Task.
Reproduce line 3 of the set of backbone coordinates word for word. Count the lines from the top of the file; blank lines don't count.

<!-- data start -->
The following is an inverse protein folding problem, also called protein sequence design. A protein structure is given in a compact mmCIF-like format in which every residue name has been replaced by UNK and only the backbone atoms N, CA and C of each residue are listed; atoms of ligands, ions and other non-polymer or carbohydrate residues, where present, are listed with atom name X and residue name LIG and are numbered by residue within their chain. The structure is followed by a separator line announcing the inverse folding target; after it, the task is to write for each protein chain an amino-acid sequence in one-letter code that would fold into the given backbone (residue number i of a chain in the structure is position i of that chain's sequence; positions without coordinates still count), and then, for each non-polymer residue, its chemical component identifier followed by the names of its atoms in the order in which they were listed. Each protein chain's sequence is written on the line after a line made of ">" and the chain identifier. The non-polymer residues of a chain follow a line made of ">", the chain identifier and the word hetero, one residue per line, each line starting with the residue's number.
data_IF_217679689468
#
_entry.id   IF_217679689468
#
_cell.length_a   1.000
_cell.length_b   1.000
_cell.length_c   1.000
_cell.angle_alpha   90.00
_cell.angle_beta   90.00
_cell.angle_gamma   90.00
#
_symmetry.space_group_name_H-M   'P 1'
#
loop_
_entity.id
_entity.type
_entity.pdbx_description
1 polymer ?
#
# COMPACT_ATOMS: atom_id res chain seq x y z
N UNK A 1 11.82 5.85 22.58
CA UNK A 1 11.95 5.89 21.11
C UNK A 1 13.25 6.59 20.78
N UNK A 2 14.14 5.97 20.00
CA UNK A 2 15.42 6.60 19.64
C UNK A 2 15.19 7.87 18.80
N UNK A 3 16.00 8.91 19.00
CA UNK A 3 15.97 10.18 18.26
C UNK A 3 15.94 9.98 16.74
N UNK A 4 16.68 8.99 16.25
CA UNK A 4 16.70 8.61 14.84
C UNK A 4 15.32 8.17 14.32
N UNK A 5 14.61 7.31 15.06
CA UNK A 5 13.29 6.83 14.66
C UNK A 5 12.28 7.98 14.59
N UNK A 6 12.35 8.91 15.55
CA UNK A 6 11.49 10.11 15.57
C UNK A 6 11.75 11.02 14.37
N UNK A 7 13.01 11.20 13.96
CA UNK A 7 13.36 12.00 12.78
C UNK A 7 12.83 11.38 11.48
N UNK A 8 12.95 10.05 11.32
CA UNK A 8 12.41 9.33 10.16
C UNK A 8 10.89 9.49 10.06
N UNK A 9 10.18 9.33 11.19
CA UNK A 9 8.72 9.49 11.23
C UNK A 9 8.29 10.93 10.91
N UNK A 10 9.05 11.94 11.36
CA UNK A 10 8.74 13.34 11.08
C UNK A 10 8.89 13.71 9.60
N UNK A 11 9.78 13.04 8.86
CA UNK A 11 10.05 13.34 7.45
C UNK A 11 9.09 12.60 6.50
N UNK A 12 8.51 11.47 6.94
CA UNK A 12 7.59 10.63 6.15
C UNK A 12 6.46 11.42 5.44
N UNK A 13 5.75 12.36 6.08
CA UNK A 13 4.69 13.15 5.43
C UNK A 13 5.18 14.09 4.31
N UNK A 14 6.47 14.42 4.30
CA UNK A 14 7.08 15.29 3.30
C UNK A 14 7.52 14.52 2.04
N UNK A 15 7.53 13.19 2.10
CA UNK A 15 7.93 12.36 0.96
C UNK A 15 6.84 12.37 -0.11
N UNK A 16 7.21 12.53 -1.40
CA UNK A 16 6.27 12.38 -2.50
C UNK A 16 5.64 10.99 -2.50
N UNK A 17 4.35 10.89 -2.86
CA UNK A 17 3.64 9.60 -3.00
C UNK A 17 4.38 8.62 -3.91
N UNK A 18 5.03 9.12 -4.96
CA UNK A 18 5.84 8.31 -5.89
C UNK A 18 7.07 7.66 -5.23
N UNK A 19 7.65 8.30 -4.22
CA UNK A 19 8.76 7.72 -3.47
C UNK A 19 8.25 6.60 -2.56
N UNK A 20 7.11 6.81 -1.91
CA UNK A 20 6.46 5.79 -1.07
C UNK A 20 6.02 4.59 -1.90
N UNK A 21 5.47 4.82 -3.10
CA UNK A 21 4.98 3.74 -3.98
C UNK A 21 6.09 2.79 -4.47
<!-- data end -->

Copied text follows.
#